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Switzerland national football team

National Football Team
NicknameSchweizer Nati
AssociationSwiss Football Association
ConfederationUEFA (Europe)
Head coachOttmar Hitzfeld
CaptainGökhan Inler
Most capsHeinz Hermann (117)
Top scorerAlexander Frei (42)
FIFA ranking18
Highest FIFA ranking3 (August 1993)
Lowest FIFA ranking83 (December 1998)
Elo ranking24
Highest Elo ranking8 (June 1924)
Lowest Elo ranking62 (October 1979)
World Cup Statistics
First internationalFrance 1 0 Switzerland CH
(Paris, France; 12 February 1905)
Biggest winCH Switzerland 9 0 Lithuania
(Paris, France; 25 May 1924)
Biggest defeatHungary 9 0 Switzerland CH
(Budapest, Hungary; 29 October 1911)
First World Cup1934
Best resultQuarter-finals, 1934, 1938 and 1954
Regional cup statistics
European Championship
First apps.1996
Best resultRound 1, 1996, 2004 and 2008

     Home | Football | Switzerland national football team

The Swiss national football team (also known as the Schweizer Nati in German, La Nati in French, Squadra nazionale in Italian) is the national football team of Switzerland. The team is controlled by the Swiss Football Association.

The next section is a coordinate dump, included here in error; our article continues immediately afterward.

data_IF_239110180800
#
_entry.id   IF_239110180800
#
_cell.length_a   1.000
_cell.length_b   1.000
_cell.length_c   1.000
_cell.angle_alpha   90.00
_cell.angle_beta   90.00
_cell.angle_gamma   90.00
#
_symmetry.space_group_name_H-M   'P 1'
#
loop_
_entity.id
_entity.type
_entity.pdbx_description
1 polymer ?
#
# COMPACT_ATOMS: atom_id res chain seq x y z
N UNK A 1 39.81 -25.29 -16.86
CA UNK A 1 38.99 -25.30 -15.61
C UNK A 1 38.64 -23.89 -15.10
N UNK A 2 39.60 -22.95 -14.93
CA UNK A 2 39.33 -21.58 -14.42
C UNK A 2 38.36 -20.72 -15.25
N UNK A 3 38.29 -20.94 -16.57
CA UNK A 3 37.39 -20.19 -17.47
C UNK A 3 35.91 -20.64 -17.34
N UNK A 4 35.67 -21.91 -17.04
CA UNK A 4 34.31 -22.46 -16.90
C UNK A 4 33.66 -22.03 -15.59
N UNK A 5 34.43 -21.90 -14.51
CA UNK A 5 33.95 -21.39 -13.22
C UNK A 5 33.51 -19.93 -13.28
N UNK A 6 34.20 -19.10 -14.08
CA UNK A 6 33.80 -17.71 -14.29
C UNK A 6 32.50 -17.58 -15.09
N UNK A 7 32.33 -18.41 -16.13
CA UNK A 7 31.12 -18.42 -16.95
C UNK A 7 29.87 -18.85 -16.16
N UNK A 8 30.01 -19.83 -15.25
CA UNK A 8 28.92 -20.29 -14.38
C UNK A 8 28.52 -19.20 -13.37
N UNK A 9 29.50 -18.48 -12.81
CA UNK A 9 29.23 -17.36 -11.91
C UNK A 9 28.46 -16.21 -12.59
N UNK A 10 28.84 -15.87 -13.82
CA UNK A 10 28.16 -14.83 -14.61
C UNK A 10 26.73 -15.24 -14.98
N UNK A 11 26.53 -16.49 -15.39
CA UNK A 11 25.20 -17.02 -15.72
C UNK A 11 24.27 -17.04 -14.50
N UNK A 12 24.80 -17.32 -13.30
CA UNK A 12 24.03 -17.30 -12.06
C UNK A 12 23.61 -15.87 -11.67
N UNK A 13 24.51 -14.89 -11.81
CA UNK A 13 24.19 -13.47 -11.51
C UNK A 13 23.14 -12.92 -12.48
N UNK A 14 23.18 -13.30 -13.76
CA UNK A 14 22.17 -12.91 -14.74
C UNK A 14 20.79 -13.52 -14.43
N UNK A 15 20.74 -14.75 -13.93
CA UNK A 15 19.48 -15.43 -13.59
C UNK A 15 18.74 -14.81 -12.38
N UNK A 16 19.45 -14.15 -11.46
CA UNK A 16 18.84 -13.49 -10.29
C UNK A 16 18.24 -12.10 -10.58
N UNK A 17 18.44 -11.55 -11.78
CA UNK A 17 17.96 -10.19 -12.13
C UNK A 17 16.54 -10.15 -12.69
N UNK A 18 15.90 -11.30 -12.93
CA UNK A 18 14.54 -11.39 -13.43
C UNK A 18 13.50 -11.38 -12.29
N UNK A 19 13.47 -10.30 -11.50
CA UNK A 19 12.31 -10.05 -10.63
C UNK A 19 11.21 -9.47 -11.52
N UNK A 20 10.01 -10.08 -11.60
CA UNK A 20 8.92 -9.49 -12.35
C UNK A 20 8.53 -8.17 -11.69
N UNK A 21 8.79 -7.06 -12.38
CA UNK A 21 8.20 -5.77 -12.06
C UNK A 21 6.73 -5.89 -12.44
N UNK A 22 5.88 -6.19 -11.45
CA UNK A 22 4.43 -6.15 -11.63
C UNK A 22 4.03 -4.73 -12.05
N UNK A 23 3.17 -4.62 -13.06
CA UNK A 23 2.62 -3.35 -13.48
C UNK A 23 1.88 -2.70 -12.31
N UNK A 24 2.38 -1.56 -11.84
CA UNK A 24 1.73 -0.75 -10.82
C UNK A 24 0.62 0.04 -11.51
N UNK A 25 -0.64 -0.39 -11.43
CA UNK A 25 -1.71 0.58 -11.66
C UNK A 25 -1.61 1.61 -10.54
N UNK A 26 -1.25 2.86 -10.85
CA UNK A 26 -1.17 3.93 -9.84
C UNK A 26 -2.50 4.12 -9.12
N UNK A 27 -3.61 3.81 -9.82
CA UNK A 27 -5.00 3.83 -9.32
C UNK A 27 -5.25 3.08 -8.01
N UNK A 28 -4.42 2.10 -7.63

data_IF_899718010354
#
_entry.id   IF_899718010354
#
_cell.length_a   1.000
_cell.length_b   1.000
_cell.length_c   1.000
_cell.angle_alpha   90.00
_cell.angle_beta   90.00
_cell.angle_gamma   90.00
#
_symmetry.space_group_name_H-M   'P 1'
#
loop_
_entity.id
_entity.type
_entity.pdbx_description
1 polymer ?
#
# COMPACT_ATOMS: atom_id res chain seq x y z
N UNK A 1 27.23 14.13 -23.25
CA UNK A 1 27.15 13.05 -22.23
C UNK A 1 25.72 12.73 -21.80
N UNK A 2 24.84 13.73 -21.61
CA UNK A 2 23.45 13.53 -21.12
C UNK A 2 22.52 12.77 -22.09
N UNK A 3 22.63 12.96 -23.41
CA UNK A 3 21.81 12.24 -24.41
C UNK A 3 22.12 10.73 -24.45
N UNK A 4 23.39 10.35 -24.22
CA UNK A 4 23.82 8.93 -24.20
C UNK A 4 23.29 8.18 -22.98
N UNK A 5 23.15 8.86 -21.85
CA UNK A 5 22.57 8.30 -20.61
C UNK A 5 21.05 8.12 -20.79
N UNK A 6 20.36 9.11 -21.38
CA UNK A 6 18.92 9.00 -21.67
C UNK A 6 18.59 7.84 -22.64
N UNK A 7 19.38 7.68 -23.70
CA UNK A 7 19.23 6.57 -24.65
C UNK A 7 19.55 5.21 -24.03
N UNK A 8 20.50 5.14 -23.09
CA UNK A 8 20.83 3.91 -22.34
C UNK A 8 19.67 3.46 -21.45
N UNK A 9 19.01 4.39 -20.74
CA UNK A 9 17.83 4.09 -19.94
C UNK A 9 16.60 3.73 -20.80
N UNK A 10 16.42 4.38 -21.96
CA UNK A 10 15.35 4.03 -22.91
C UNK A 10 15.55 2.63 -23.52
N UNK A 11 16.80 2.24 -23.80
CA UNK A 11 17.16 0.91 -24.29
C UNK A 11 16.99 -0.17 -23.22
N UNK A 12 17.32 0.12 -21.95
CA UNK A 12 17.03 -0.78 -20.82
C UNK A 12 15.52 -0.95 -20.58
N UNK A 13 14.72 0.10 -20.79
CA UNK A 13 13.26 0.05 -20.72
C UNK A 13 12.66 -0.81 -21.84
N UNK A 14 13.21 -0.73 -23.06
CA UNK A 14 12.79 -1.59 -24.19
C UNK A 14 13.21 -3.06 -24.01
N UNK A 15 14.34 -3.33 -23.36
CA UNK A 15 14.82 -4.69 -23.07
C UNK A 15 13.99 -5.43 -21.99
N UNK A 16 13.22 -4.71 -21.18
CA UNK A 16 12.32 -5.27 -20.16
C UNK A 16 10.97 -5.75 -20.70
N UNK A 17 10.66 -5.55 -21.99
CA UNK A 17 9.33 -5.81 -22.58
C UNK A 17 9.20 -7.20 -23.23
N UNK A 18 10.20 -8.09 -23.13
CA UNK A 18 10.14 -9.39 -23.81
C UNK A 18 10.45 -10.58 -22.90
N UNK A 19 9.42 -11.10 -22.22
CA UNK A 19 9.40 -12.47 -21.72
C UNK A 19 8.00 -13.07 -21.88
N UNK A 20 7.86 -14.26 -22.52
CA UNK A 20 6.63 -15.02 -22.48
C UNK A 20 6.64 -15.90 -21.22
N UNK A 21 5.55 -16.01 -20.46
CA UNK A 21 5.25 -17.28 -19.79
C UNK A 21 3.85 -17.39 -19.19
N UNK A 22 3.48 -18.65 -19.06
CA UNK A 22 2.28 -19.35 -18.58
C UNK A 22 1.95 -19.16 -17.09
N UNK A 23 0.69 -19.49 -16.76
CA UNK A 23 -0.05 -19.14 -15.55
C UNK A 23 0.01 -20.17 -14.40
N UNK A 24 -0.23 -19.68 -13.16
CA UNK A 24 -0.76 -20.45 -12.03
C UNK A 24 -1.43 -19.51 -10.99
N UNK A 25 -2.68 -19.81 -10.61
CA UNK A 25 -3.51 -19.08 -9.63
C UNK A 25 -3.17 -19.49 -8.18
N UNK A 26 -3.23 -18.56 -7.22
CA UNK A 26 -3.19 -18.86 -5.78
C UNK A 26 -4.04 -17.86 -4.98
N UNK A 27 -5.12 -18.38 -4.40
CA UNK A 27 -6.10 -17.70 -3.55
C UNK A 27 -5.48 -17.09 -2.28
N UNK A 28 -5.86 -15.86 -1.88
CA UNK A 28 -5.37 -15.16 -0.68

The team's logo, ASF-SFV, represents the Swiss Football Association's initials in Switzerland's official languages: ASF represents both French (Association Suisse de Football) and Italian (Associazione Svizzera di Football), and SFV is German (Schweizerischer Fussballverband). In Romansh, the association is abbreviated as ASB (Associaziun Svizra da Ballape).

Its best performances in the World Cup have been reaching the quarter-finals three times, in 1934, 1938 and when the country hosted the event in 1954. Switzerland also won silver at the 1924 Olympics. The youth teams have been more successful, winning the 2002 U-17 European Championship and the 2009 U-17 World Cup.

In 2006, Switzerland set a FIFA World Cup record by being eliminated from the competition despite not conceding a goal, losing to Ukraine in a penalty shootout in the last 16, by failing to score a single penalty becoming the first national team in Cup history to do this. They would not concede a goal until their second group stage game in the 2010 FIFA World Cup, giving up a goal in the 74th minute against Chile, setting a World Cup Finals record for consecutive minutes without conceding a goal.

Switzerland co-hosted Euro 2008 with Austria, making their third appearance in the competition. As with the two previous appearances, they did not clear the group stages.

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